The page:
Sunday, March 26, 2006

Mother's Day or Mothering Sunday?

Today is Mother's Day in England. It's also called Mothering Sunday.
In church today, I learnt that Mother's Day was started by a Pensylvanian woman in 1905. Meanwhile in Britain, we celebrated Mothering Sunday, which was the Sunday that you went back to your 'mother' church.
During WWII, American troops stationed in Britain started giving gifts and flowers to their landladies, which was ever so popular, and we adopted Mother's Day, combining it with Mothering Sunday, but holding it on the British Mothering Sunday, rather than on the American Mother's Day.
This answered a question I've had for years, so I thought I would post about it, but I've just realised that you Americanadians probably have never used the term 'Mothering Sunday', so I'm now in two minds as to whether I'll actually post this or not.
Either way, this is another opportunity to thank God for our Mothers.
Oh, yeah, it's my mum's birthday today too! Happy 25th Birthday Mum!!!

Sunday, March 19, 2006

Nightmare on Sermon Street

So this evening I was preaching at a church in Birmingham (the original one in England, not Alabama).
I haven't been well for the past couple of days and my condition remained throughout today. Nothing big, just a sore, raw and raspy throat. And I don't remember putting anything up there, but my nose was blocked up also. These symptoms along with an energyless body caused me to stay bed-ridden until last night, still not having prepared my sermon. I was still hoping on God for more inspiration and the words to say up until this afternoon, after my lecturer had preached in the morning. But no, I had parts still missing.
During the last worship song before I preached, I got a small kid to get me a glass of water to soothe my throbbing larynx. He did, and I got up to preach.
About 10 seconds into my my first illustration, which was meant to be a rib-tickler, I realised I had left my water down by my seat, and was about to motion someone to carry it over to me, when a phone rang. Yep.
It wasn't one of those repetitive monotones, but one of those catchy cool tunes, which you'd usually let ring a couple of times before answering. However, this was not the time. I paused momentarily for someone to turn it off, but I suddenly realised, it was coming from behind me. In a jacket on a chair behind me, this phone had been set to the ringing mode where it gets progressively louder the longer you don't answer it. Suddenly from amidst the congregation, the pastor shouts, "Oh, man, that's mine! That's never happened before. It'll stop ringing in a sec." But when it didn't stop, he had to come up out of the congregation, and pick it up.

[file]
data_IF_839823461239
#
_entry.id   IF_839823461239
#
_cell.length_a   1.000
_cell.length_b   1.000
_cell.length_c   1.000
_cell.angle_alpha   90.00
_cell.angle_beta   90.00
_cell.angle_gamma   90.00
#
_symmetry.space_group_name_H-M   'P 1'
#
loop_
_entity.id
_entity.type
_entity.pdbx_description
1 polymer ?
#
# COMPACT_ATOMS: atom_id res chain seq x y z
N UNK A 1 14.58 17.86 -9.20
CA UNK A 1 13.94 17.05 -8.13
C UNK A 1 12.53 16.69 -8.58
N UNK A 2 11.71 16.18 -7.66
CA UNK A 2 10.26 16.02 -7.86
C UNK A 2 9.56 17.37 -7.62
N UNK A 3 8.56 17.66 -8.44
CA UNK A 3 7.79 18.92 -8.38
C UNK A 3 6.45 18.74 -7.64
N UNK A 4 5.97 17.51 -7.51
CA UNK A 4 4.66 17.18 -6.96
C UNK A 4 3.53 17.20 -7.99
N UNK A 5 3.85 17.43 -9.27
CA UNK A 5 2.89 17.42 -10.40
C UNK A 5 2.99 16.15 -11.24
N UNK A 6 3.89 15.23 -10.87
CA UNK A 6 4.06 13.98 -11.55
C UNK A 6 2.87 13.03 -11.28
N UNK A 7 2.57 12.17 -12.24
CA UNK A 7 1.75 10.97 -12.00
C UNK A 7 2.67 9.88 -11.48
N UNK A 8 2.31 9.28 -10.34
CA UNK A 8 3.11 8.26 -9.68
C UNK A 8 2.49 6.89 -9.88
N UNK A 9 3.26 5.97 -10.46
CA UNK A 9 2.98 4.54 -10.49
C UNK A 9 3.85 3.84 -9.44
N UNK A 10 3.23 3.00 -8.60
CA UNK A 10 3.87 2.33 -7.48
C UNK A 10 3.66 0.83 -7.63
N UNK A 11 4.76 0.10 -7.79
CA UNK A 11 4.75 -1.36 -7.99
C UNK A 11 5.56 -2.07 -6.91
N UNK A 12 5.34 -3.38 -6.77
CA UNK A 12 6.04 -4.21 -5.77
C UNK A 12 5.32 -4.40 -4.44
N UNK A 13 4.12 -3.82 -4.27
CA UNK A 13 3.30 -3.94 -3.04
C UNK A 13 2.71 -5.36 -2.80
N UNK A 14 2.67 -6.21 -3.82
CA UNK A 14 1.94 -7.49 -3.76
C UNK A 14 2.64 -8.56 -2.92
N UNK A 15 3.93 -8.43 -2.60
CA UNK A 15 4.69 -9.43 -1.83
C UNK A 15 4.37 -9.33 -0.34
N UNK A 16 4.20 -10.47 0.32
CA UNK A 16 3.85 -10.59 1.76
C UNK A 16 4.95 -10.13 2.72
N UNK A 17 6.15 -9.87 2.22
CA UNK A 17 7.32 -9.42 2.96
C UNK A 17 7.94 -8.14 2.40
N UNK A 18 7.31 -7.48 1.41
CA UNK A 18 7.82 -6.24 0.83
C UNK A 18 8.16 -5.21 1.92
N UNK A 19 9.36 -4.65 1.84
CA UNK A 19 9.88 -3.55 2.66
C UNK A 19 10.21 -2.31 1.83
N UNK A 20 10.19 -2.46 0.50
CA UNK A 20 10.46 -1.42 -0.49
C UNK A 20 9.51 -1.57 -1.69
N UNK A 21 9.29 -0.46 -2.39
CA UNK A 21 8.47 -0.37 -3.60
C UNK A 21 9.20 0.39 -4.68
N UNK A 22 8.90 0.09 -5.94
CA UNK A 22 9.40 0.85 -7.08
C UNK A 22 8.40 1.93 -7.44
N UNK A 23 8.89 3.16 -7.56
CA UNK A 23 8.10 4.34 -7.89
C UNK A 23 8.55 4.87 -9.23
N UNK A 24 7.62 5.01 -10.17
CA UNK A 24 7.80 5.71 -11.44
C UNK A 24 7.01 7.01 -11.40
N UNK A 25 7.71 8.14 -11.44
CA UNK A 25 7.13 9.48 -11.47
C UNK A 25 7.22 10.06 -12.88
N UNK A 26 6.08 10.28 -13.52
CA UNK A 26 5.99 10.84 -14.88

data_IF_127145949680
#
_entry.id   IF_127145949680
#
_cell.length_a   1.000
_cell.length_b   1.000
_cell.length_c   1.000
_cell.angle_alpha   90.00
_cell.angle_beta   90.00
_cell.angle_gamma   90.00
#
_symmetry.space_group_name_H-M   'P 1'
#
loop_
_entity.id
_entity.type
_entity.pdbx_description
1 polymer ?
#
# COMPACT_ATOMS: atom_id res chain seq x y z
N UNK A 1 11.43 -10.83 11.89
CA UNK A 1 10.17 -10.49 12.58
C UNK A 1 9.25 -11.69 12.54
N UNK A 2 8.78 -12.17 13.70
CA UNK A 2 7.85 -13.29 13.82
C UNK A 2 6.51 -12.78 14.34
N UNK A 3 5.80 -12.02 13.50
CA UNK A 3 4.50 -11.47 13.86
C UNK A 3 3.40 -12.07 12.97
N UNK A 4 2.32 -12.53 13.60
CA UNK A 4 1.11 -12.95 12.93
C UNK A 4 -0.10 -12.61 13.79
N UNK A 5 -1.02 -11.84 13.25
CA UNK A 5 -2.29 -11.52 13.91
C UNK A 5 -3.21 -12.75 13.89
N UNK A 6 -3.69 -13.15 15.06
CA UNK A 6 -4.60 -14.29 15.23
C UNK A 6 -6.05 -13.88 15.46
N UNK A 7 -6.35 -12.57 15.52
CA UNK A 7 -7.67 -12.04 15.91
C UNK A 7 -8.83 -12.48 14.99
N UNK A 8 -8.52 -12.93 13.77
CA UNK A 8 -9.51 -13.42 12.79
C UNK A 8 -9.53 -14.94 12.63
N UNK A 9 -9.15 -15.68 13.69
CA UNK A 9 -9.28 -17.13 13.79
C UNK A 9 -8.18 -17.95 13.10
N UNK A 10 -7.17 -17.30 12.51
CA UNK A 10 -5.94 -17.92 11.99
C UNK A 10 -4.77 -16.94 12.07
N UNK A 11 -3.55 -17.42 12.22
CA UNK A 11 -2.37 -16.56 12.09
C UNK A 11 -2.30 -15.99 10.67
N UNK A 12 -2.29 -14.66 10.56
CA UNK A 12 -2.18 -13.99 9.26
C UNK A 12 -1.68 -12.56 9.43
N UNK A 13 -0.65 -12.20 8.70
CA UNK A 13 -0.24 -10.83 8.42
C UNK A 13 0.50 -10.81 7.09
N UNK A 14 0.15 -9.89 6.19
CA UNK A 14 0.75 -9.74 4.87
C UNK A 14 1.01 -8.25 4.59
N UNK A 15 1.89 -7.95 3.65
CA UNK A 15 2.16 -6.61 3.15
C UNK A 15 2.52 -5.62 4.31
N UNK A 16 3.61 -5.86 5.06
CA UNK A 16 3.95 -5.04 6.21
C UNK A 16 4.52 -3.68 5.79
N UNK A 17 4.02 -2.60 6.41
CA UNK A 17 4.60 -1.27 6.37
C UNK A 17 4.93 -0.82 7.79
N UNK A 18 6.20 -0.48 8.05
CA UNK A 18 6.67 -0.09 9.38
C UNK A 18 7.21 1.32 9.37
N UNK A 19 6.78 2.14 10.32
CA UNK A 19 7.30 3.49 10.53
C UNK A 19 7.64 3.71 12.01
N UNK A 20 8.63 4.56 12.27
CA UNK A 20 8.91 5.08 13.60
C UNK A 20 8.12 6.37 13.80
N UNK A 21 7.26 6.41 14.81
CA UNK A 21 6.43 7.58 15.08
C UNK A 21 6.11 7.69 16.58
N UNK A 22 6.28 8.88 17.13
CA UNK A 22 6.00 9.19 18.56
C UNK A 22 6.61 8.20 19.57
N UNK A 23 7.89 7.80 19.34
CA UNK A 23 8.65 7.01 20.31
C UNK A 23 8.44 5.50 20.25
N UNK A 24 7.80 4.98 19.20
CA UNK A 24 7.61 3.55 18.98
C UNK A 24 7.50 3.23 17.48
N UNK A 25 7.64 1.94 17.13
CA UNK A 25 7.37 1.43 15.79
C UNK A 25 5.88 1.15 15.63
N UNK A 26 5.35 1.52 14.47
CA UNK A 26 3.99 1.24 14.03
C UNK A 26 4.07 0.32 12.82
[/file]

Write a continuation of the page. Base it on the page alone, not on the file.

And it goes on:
This totally threw me off my sermon, but worse was the fact that it was all being recorded to be assessed for one of my modules.
Anyways, after the proverbial diarrhea had hit the fan, I cleaned it up and finished my sermon. There were some really good points in there, but overall it lacked the total enthusiasm and passion that are usually habitual of my sermons. I put this down to the lack of focus. That and the freakin' pastor's phone too.

Saturday, March 11, 2006

We're all the same

Over the last couple of days, some people's stuff has gone missing here at college, including an iPod. A Honduran guy was suspected by the Koreans, who had been watching his shifty behaviour which coincided with the appropriate timing of his departure from England. So, going to the authorities, they asked to solve the whole thing by searching his room. It had to be explained to them that this was not legal without his permission, which he would not give, being adamant that the impertinence of even suspecting him was absurd and out of order since he led worship back at his home church in Honduras. Then when the Honduran happened to be absent from the college premises one night, a couple of the Korean guys (just think of Kyung Taek and Yi Ho but even less outgoing), climbed up the wall outside and in through his window to search his room. They found the iPod etc in his coat, and took it back.
Upon telling us the story, we had to inform the Koreans that they could not report this to the authorities, as they could be charged with breaking and entering. The Honduran was told what had happened, but denied everything, sticking to a story of evidence planting. Nothing more will be done and everyone has their stuff back, but the people who know the truth do not look favourably upon the Honduran.

However, I am reminded of how theft is still in the same bracket as coveting etc, and that we all have problems and still sin, so technically are no different.

On another note, the night the two Koreans searched that guy's room, many people were praying for God's justice to be done, and the Honduran just happened to be out of college at the time because he was in hospital, having played football, had fallen awkwardly, and broken his arm.
This may or may not have been God's judgement, but some would say that going to play football on a stone floor after just stealing from prayerful Christians was only inviting God's vengeance. I don't happen to agree with either, but who knows. It's just funny how things turn out.